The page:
Since the ruling from the Eleventh Circuit Court of Appeals in the Georgia State copyright case came out two weeks ago, most commentators have come to the same conclusions. It is a mostly negative ruling, in which publishers actually lost a lot of what they were fighting for. Georgia State also lost, in the sense that the case is not over for them and they are no longer assured of being reimbursed for their attorney’s fees and court costs, as Judge Evans had originally ordered. But apart from those parties to the case, has the library community lost by this decision, or gained? Once again, what we have gained is mostly negative — we know that we do not have to strictly observe the 1976 Classroom Copying Guidelines, we know that the cases involving commercially-produced course packs do not dictate the fair use result for e-reserves, we know that 10% or one chapter is not a bright line rule. But there is little benefit in knowing how NOT to make fair use decisions; it is easy to see why one commentator has pled for bright line rules.
One affirmative point we can take from the case is that we know we still can, and must, do item-by-item analyses to make fair use decisions. But what exactly should the process for those decisions look like?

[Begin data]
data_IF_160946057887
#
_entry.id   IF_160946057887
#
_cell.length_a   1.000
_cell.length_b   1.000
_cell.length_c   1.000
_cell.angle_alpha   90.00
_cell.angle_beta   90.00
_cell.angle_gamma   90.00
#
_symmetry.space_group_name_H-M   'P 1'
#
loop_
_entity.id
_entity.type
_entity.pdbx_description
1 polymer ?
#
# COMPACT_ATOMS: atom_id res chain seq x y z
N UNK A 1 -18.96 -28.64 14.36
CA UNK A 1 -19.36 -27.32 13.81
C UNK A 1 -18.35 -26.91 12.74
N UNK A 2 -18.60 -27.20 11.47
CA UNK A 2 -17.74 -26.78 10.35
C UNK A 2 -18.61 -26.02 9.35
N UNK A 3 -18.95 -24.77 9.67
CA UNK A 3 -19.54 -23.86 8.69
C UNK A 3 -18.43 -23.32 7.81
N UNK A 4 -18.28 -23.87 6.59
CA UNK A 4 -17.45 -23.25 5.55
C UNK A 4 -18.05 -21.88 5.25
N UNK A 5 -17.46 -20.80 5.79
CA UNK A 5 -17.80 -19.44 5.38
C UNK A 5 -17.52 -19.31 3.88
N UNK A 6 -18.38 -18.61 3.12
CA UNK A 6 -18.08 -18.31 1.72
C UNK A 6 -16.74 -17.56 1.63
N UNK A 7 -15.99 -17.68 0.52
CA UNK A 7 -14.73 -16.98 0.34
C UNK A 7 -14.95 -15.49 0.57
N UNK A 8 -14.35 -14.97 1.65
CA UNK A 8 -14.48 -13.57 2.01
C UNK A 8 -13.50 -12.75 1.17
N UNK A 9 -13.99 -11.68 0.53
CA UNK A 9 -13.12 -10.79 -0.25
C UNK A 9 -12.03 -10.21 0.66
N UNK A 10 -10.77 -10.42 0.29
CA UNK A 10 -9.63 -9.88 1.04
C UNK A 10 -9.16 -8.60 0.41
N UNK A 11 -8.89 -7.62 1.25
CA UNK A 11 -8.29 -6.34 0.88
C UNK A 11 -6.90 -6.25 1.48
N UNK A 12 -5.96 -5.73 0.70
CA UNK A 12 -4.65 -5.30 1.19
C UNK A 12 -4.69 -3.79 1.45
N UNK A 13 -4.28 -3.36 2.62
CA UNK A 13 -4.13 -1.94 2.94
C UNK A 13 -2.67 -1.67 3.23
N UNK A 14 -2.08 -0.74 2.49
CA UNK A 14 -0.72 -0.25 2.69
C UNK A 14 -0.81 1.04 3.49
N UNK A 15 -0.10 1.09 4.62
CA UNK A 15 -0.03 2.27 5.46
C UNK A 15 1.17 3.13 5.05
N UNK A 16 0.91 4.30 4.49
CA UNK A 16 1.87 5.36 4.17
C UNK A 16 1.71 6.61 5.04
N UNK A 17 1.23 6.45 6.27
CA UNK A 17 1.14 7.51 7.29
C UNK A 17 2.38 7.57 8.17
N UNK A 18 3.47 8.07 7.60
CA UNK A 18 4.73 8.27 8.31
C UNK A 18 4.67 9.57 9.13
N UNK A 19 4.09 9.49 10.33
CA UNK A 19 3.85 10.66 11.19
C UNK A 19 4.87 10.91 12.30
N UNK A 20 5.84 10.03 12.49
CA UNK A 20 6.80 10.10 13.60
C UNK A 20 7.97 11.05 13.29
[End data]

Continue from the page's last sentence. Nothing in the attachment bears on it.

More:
As Brandon Butler from American University has pointed out, the decision-making processes will be different when we are assessing uses for teaching that are transformative versus those, like e-reserves, that are not. We still have a good deal of freedom when the use is transformative — when the original material becomes part of a new expression, a new meaning, or a new purpose. And this is important for a great deal of scholarship and teaching. We should not lose sight of this important application of fair use, or assume, incorrectly, that the 11th Circuit ruling creates new limits on transformative fair use.
But when we must make decisions about digital course readings, we need to apply the “old-fashioned” four factor test. What does it look like after the Appeals Court ruling? I am afraid it has gotten pretty muddy:
The first fair use factor — the purpose and character of the use — continues to favor fair use whenever that use is undertaken by a non-profit educational institution. If a commercial intermediary is involved, as was the situation in the course pack cases, this is no longer true. But where there is no profit being made and the user is the educational institution itself, the first factor supports a claim of fair use. And that is where the clarity ends.
The second factor — the nature of the original — can go either way, depending on the specifics of the work involved. Is it more factual or interpretive? This is a judgment call, and one which librarians may be hard-pressed to make when processing a number of e-reserve requests in a discipline they are unfamiliar with. The good news is that the Court said that this factor is relatively unimportant, so the safest course may be to consider this factor neutral; call it a draw — at least where the item is not clearly creative — and move on.